Iran To Soon Allow UN Weapons Inspectors At Its Secret Nuclear Facilities


Iran To Soon Allow UN Weapons Inspectors At Its Secret Nuclear Facilities

As the Iran nuclear deal moves forward, UN nuclear inspectors will soon witness Iranian technicians taking samples from one of their key military facilities. This action is part of a confidential agreement between the IAEA and Iran over inspections at the site in Parchin, which is suspected to have been involved in secret weapons tests.

As part of the July nuclear deal, Iran agreed to accept the UN inspections in exchange for the lifting of economic sanctions.

Earlier releases of the agreement concerning IAEA inspectors role at the Parchin site stated that they would not be allowed to directly observe, relying only on the statements and samples taken by Iranian scientists. This earlier announcement provided an easy target for U.S. lawmakers who had been critical of Obama’s efforts on the nuclear deal.

The presence of IAEA personnel during the sample acquisition is standard practice for the organization, which also stipulated that cameras be present for the event.

FOX news has widely publicized accounts claiming that Iran would be conducting military site inspections without international oversight. Neither the IAEA, nor Iran’s IAEA representative Reza Najafi would comment further on the agreement between IAEA personnel and his country’s technicians, however.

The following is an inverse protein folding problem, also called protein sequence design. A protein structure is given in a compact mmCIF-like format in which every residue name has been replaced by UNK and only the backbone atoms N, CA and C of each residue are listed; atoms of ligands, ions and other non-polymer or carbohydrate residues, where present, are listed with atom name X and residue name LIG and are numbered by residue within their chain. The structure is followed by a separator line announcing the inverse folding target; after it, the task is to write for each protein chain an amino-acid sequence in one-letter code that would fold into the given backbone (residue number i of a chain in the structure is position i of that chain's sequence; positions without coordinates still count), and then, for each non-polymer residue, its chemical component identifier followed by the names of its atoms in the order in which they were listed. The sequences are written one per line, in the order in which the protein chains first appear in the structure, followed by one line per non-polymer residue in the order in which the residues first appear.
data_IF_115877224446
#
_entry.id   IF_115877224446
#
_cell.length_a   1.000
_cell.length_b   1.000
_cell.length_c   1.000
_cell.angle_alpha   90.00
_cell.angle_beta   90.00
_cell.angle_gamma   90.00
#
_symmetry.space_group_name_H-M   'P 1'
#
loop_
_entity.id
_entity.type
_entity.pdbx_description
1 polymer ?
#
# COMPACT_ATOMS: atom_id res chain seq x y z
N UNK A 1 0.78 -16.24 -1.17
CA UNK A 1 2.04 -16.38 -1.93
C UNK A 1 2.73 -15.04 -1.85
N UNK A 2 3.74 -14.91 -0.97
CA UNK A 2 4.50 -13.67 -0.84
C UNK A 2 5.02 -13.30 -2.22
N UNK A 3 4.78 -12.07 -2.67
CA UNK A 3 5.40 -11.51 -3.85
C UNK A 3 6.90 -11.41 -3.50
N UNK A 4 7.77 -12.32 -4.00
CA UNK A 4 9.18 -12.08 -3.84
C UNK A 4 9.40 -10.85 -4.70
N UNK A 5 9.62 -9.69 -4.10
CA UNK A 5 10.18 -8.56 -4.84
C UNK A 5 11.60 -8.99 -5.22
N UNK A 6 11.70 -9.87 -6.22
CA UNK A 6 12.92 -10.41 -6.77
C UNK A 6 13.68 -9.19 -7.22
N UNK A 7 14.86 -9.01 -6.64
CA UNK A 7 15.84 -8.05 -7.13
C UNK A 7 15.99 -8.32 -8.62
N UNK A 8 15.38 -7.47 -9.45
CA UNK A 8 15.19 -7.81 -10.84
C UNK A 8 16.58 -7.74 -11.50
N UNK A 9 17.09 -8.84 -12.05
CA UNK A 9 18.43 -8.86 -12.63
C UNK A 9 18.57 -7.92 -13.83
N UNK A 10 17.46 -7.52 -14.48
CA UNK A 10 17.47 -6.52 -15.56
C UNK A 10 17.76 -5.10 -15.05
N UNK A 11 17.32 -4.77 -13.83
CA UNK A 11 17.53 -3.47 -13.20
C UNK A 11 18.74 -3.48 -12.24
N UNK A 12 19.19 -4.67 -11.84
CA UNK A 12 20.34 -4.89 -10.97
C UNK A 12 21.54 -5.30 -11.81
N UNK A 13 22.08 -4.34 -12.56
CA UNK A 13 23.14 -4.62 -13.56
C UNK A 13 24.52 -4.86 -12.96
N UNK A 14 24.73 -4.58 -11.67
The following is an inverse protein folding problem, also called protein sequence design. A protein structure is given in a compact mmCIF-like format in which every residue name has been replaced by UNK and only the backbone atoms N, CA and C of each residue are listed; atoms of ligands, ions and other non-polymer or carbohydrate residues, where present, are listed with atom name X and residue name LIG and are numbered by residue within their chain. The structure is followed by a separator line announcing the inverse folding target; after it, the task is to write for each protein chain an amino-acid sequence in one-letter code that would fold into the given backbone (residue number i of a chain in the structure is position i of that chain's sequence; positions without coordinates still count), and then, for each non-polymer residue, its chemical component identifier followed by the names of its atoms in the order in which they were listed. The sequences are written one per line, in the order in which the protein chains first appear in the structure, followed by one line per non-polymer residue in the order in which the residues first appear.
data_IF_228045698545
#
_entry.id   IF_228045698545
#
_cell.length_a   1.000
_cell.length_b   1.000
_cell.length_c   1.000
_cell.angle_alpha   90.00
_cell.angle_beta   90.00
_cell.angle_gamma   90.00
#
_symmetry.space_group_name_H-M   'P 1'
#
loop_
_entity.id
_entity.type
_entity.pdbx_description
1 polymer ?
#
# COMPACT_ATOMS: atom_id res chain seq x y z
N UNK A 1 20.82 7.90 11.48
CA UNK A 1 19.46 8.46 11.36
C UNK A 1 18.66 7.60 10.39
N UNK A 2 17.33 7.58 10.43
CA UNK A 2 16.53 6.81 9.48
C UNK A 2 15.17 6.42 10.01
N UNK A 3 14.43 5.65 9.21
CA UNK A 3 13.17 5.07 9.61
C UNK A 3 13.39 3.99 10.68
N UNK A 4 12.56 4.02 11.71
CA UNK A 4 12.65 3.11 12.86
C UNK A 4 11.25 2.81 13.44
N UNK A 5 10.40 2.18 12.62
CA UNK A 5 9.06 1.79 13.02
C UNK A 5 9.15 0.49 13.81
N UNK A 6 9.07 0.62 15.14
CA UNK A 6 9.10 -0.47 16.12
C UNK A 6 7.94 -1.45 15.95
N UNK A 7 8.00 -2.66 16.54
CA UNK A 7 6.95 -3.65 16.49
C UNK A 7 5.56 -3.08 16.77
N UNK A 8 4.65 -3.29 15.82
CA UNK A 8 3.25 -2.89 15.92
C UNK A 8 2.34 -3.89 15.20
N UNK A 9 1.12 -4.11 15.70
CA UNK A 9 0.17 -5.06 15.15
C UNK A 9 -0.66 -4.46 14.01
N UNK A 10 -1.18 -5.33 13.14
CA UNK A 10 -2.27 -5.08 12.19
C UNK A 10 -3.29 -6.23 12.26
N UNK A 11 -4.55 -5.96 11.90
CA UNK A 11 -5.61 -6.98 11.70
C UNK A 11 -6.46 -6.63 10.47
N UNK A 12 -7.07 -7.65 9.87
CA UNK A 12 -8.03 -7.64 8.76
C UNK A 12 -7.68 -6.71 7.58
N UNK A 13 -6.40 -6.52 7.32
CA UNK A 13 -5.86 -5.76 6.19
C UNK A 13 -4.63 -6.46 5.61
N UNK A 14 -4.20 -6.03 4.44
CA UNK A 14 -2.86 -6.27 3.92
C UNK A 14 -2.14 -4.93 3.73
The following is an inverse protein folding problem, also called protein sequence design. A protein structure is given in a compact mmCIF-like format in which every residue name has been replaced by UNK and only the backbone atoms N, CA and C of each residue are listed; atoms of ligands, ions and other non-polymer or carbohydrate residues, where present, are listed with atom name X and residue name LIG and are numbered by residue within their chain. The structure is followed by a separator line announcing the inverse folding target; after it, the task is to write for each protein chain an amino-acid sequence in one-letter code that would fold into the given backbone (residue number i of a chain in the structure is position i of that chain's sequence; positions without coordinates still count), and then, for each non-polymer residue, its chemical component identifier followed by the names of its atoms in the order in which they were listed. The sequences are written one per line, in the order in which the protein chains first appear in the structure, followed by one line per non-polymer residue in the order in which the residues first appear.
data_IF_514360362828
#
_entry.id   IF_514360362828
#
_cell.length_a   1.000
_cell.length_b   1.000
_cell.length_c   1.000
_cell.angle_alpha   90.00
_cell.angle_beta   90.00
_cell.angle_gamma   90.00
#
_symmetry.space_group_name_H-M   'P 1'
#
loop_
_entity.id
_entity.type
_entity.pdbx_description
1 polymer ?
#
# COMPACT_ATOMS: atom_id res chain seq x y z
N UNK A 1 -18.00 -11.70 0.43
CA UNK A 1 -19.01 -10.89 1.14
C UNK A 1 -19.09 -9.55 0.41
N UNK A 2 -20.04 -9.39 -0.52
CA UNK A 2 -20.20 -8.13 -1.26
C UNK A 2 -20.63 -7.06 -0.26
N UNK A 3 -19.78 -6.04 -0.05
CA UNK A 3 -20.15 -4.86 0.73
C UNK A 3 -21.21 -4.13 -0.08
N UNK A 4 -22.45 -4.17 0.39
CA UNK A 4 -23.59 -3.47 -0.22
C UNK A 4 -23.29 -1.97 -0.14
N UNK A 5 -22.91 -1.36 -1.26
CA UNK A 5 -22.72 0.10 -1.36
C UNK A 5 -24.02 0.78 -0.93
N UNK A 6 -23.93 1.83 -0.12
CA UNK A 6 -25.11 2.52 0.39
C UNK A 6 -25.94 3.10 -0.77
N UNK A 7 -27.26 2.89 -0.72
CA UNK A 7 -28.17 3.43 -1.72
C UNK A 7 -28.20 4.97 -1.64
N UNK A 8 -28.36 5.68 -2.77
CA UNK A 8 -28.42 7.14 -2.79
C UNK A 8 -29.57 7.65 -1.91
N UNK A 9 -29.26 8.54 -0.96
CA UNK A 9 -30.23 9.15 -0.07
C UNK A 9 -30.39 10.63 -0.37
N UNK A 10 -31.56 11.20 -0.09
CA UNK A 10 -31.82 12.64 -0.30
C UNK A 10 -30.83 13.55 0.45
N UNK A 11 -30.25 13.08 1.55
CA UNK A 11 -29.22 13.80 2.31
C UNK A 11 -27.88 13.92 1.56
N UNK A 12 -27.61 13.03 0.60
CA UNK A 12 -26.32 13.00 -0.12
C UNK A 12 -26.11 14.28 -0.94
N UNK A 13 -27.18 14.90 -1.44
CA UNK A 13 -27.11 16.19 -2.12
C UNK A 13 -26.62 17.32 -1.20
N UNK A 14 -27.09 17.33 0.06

Until they confirm the inspection conditions, Iran will not receive relief from existing U.S. sanctions.

Even with the lack of a confirmation on the inspection specifics, a vote to derail the nuclear deal failed in both the House and Senate this week as Republicans were unable to secure a two third’s majority in either body.

Important conditions will have to be met by Iran by year’s end, including information about its past nuclear program activities, which may have been military in nature. Specifically, it is suspected that Iran may have conducted hydrodynamic testing at the Parchin site in order to evaluate the strengths of different materials as they were subject to a nuclear explosion.

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